With bidding wars for properties and grass-roots resistance to new construction growing in many communities, real estate companies are asking attorneys not only for standard legal guidance, but also for help in a few areas outside their traditional purview.

“Clients want a one-stop shop that can handle land use, environmental, acquisitions and financing,” says Alan Hammer, a partner in the Roseland, N.J., law office of Wolf Block Schorr and Solis-Cohen LLP. “They can even help if you want to know whether you are buying in a good area of town.”

What's fueling the one-stop shop? In order for law firms to maintain their clients' competitive edge in a seller's market, they must deliver services quickly. In the first half of 2005, a record $112 billion of commercial real estate changed hands, exceeding last year's volume by 50%.

The number of sales transactions rose 40% during that same period, reports Real Capital Analytics. Attorneys must evaluate their clients' transactions quickly before other potential buyers snare a deal.

Development by consensus

The demands on real estate attorneys today mark a striking change for a practice area that centered almost entirely on contracts for sales, acquisitions and leases until a few decades ago. “I was a deal lawyer for 15 years and didn't know the first thing about entitlements,” says Austin attorney Stephen Drenner, a partner at law firm Drenner Stuart Wolff Metcalfe von Kreisler LLP. Now an entitlement specialist, Drenner's public affairs skills are as important as his grasp of contracts or zoning law.

In a recent case, Drenner negotiated with neighborhood associations and environmentalists for nearly a year to reach a mutually acceptable development plan for a Costco-anchored shopping center in Austin called Southwest Marketplace. Both an existing zoning plan and a city ordinance precluded big-box retail on the site where Drenner's client, Dallas-based Cardinal Paragon, wanted to build.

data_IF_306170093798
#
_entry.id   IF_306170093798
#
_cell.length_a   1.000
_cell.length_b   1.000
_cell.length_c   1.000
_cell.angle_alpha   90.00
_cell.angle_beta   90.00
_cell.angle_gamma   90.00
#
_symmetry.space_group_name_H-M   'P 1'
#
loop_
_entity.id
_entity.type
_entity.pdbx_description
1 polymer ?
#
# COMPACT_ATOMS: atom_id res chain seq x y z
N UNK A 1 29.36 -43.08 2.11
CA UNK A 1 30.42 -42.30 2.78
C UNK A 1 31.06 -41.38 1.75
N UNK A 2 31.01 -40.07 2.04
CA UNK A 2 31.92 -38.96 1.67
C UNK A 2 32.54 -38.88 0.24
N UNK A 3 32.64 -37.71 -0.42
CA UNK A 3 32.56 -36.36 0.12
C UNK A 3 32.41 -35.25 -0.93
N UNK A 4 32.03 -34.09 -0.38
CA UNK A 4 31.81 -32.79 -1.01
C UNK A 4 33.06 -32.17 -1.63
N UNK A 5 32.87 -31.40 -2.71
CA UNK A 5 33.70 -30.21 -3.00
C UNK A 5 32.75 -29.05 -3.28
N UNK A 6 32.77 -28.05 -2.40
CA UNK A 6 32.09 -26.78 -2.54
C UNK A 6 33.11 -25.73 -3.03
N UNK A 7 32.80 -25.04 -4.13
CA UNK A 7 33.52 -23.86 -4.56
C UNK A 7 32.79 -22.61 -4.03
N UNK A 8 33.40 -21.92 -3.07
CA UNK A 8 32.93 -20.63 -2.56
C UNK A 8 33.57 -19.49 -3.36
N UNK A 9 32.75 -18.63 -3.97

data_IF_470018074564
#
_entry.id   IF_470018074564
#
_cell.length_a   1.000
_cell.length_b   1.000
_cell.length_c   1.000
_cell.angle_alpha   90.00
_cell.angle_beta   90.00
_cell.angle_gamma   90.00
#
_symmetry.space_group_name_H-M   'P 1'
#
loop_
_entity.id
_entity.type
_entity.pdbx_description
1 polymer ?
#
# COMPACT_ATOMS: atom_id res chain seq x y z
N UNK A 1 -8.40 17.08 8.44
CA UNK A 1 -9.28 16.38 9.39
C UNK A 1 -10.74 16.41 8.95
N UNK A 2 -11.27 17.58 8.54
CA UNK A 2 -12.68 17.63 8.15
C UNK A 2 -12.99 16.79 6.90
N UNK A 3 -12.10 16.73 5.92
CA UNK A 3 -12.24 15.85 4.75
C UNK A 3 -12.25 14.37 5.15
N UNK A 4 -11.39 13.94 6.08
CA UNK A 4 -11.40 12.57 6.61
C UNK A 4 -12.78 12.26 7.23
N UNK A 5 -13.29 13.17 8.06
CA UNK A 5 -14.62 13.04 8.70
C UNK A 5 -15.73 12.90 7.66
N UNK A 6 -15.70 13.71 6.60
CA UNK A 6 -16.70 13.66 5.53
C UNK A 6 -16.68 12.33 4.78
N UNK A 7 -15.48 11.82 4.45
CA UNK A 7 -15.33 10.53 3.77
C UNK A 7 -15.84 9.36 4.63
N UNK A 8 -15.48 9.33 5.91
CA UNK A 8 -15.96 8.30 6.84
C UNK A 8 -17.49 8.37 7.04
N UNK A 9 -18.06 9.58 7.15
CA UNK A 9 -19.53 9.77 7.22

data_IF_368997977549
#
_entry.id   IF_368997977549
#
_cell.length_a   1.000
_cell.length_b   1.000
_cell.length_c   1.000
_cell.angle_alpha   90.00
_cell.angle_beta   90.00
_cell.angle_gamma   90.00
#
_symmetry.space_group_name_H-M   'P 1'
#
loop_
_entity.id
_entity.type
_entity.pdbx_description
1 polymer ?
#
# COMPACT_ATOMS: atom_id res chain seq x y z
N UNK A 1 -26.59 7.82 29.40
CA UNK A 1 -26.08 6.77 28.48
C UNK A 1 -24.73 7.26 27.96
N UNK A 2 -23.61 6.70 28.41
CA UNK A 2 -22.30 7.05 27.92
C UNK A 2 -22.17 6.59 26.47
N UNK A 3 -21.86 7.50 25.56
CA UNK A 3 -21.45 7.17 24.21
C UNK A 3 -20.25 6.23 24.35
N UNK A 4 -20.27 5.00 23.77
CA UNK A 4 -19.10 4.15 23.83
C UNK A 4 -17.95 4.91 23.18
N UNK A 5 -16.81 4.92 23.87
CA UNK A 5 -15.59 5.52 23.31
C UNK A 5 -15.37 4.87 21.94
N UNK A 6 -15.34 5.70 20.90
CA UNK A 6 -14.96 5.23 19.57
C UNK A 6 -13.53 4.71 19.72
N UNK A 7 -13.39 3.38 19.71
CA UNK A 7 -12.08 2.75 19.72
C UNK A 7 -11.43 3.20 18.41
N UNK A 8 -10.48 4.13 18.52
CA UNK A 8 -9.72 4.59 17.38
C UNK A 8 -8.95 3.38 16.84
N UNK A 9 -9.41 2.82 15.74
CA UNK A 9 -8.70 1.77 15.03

Drenner earned community support by demonstrating that the project his client proposed would impact the environment less than other projects permissible under the zoning.

Based largely on the plan's community endorsement, the Austin City Council allowed Southwest Marketplace to proceed by granting an exception to the city's big-box ban.

“We went to the city council hand-in-hand with the neighborhood groups and environmental groups,” Drenner recalls. “We were able to say, ‘This is a better plan than what's already approved.’”

The scenario is similar to others playing out in communities across the nation, where groups of residents oppose new developments based on concerns ranging from environmental protection to historic preservation, or even job protection.

Developers often need the blessing of neighborhood associations before their projects will pass muster with planning officials, says Michael Tennant, a partner in the Atlanta office of Alston & Bird LLP. “Years ago, elected officials would make land-use decisions. Now it has shifted to a more inclusive process where decisions are based on a consensus of parties.”

Washington, D.C., has formalized the process by establishing Advisory Neighborhood Commissions in each neighborhood to review development proposals. Zoning commissioners are required by law to give “great weight” to neighborhood commission opinions, and developers must prepare legal findings and conclusions responding to specific points raised.

Whayne Quin, who leads the mid-Atlantic land-use and government practice group of law firm Holland & Knight, says neighborhood commissions bring a new level of power to community organizations, making public support imperative for any development proposal. “It seems to me that this trend is reaching a crescendo,” he says, referring to development approval by consensus.

Piloting a development proposal through multiple levels of public scrutiny requires an array of attorneys with experience beyond transactional law. A development may hinge on a grasp of traffic engineering, for example, or interaction with local and state government. “You have to at least have a feel for other areas of law. It's almost a holistic approach to development,” Quin says.

Taxation is one ancillary component of real estate law that is moving to the forefront as the boom in investment sales fuels high prices in virtually all major and secondary markets. Nationwide, CBD office sale prices hit $256 per sq. ft. in the second quarter, a 25% jump in six months, according to Real Capital Analytics, and office prices per square foot have set records in 18 markets this year.